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Language experts share the importance of learning BSL

Morning Live, BBC One, a Sign Language feature in October 2023

Lifestyle

Language experts share the importance of learning BSL

British Sign Language (BSL) will be taught as a GCSE in England from September 2025, according to a new Government report.

The qualification will be open to all pupils, who will learn about 1,000 signs, as well as an important life skill and advance inclusivity. Following the news, the team at Preply has outlined the core benefits of learning sign language,  as well as the basic words and gestures to help get you started.

The benefits of learning sign language are vast. Not only would it allow you to connect with people from all walks of life, but it has been suggested that learning any new language actually allows you to improve your grasp of your native one, especially when it comes to spelling and vocabulary. This is due to thinking about grammar and sentence structure far more regularly than you ordinarily would.

Dipping your toes into the waters of BSL has also been shown to heighten your listening skills, as holding a conversation in sign language, if you are not used to it, will require a great deal of concentration on hand gestures and lip-reading. As well as working out your brain, learning sign language could even open up new doors when it comes to your career, as many companies are regularly looking for interpreters.

Being aware of the basics of sign language is guaranteed to come in handy in your life, even if you do not, as of yet, know any members of the deaf community. Having a grasp of greetings and the ability to ask questions would avoid the risk of making somebody feel excluded or awkward, and would also make it easier for you to make new friends.

Basic sign language words and phrases

  1. Hello 

First of all, we have an absolute essential. After all, if you don’t know how to say ‘hello’, how are you going to involve yourself in any conversation? This action is extremely simple and easy to remember, as it is the universal sign for ‘hello’ in most languages. Simply wave your hand from left to right near the side of your head.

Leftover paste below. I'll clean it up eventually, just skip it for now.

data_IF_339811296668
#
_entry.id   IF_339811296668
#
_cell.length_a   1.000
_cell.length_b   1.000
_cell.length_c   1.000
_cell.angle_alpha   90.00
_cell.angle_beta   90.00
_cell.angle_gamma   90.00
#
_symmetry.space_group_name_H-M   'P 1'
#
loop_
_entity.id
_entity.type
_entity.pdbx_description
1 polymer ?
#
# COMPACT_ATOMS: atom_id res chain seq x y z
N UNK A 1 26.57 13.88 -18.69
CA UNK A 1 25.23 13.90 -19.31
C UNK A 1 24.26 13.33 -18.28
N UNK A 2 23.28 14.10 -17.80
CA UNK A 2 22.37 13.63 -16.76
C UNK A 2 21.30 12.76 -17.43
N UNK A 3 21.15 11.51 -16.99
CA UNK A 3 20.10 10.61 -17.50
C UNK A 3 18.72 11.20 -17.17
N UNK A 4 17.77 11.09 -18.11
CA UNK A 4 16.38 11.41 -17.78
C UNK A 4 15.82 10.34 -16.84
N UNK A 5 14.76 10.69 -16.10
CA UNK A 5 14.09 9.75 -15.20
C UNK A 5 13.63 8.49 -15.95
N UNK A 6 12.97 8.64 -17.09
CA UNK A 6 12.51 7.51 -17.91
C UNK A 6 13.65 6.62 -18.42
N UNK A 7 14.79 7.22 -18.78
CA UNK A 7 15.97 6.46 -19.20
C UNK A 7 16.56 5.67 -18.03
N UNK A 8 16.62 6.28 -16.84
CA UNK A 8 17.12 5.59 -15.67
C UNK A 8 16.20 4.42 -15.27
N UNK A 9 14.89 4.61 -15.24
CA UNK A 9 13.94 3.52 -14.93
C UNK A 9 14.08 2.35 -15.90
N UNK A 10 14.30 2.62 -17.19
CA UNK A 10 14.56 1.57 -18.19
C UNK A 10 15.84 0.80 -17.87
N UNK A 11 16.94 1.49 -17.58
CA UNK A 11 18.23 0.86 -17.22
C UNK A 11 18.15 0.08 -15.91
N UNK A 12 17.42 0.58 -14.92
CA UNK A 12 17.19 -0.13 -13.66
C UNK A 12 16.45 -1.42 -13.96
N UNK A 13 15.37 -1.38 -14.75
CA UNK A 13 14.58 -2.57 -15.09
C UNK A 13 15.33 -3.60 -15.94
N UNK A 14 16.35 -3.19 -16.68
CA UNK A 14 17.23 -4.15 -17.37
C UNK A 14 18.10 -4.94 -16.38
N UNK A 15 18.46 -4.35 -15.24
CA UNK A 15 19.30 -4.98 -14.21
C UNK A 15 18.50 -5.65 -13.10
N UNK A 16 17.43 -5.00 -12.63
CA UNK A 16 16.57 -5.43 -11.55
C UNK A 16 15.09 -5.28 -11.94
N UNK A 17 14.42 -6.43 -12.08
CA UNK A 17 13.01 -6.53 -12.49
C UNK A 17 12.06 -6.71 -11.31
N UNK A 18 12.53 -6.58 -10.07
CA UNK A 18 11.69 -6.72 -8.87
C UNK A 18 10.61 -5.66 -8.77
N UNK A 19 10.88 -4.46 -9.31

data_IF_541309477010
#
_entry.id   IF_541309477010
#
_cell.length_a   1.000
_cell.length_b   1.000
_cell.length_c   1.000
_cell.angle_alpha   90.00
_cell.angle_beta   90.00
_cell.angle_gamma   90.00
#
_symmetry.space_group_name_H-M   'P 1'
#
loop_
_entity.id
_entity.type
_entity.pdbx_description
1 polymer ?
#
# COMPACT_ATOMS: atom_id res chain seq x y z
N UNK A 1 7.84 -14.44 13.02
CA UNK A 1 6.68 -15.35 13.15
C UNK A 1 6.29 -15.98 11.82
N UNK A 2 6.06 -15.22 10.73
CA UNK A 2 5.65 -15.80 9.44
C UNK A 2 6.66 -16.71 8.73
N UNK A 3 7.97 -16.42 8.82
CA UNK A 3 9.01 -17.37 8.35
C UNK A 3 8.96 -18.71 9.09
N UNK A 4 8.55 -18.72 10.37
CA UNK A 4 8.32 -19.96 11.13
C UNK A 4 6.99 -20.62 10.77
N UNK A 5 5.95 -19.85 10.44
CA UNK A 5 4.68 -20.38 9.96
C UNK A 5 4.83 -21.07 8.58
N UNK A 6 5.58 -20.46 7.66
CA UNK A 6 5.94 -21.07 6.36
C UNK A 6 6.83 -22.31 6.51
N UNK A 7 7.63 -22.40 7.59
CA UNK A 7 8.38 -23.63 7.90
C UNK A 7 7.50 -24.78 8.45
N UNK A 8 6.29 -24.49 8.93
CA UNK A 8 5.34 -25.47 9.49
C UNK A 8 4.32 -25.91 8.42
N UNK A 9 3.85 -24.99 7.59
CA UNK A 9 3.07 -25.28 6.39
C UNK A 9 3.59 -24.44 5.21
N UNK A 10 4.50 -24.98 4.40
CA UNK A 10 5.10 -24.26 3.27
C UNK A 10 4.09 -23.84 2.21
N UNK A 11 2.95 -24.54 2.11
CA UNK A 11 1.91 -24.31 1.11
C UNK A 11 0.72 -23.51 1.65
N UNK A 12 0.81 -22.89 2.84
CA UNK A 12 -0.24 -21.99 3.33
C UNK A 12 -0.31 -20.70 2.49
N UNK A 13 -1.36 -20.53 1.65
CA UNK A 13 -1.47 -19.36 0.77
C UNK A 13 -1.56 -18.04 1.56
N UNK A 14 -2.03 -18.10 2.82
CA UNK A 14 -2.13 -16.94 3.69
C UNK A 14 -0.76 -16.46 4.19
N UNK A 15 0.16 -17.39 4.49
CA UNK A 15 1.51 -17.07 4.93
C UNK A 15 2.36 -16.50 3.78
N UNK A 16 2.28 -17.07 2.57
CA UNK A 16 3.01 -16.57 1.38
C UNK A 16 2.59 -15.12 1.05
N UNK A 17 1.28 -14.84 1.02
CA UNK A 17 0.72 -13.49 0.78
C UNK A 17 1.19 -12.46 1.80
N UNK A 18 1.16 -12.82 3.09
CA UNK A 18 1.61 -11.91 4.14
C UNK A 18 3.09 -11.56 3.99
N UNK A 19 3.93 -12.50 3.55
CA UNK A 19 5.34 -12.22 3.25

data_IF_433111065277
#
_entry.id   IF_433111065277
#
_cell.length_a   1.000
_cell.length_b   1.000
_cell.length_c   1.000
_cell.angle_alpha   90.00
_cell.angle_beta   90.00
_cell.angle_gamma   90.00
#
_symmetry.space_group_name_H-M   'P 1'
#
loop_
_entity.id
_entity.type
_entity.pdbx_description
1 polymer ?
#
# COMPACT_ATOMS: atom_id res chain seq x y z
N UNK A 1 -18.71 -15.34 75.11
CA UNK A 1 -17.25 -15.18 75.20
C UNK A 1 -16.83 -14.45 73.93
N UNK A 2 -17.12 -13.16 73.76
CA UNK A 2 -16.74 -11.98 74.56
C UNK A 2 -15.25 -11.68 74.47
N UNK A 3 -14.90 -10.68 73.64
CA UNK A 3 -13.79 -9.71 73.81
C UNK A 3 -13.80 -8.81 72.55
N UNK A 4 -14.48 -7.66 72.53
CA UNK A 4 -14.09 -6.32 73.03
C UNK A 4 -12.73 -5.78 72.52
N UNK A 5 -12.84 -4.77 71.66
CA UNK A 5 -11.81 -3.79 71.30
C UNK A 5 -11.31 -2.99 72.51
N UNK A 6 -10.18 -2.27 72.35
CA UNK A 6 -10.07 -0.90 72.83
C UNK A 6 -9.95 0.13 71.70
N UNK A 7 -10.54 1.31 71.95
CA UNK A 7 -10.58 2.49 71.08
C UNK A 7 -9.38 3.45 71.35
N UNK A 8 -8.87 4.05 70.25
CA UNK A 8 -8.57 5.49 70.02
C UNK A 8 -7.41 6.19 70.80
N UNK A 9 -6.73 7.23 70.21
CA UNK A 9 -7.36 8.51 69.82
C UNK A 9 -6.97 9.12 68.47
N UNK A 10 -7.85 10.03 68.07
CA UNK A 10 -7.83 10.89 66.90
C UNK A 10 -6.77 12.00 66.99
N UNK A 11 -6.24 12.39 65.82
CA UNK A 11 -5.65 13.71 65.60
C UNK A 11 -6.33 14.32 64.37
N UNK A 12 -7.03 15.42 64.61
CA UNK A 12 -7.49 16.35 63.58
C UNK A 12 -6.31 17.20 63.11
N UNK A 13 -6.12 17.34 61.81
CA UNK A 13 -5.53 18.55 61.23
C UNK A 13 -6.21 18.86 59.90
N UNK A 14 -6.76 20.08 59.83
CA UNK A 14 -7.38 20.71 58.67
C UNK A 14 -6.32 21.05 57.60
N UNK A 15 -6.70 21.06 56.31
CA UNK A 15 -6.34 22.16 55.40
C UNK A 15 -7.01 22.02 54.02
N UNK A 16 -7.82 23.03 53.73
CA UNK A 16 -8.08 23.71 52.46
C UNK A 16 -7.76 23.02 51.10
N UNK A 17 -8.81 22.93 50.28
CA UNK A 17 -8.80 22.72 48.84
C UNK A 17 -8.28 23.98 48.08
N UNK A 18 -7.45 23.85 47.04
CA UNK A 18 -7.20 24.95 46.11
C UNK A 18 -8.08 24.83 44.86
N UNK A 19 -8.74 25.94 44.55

1. Goodbye

Another crucial element of sign language to have under your belt is to know how to say ‘goodbye’. Ideal for excusing yourself from awkward and uncomfortable situations, the ‘goodbye’ signal is also the same across most languages.

It is also the same movement as the one for ‘hello’, making both very easy to remember. To differentiate from ‘hello’, make sure you change your facial expression.

  1. How are you?

Next up, we have the signal for ‘How are you?’, a staple of any polite and civilised conversation. The movements are very straightforward, simply involving you moving your hands upwards towards your throat, then back down again with your thumbs up.

As you bring your thumbs down, always remember to include a questioning expression, in order to keep things as genuine and friendly as possible.

  1. No

Another staple of any conversation is the word ‘no’. Ideal for setting boundaries and expressing your opinions, the movement for ‘no’ simply involves holding your hands up, as though you were saying ‘stop’, then moving them outwards away from your chest.

As a rule, always remember to keep a polite and approachable expression on your face, so that this signal does not come across as rude or abrupt.

  1. Please / Thank you

Manners cost nothing in any language, so always remember to say ‘please’ and ‘thank you’ by holding your hand flat against your chin, then moving it downwards towards your chest.  A good way to avoid forgetting this signal is to think of it as almost like blowing a kiss, without involving your mouth in the movement.

  1. Sorry

Despite being famous for being one of the hardest words to say in any language, the signal for apologising to somebody in BSL is quick and effortless. Simply hold your hand in a fist against your chest, then move it around in circular motions. Once again, remember to maintain a genuine, apologetic look on your face, in order to avoid coming across as sarcastic or rude.

  1. Yes

Finally, we end on a positive note with the signal for ‘yes’. In order to agree to something in BSL, you need to nod your head, while curling your fingers into a fist and facing it outwards.  Move your hand backwards and forwards slowly while continuing to nod – and don’t forget to add ‘please’ or ‘thank you’ afterwards, for good measure!

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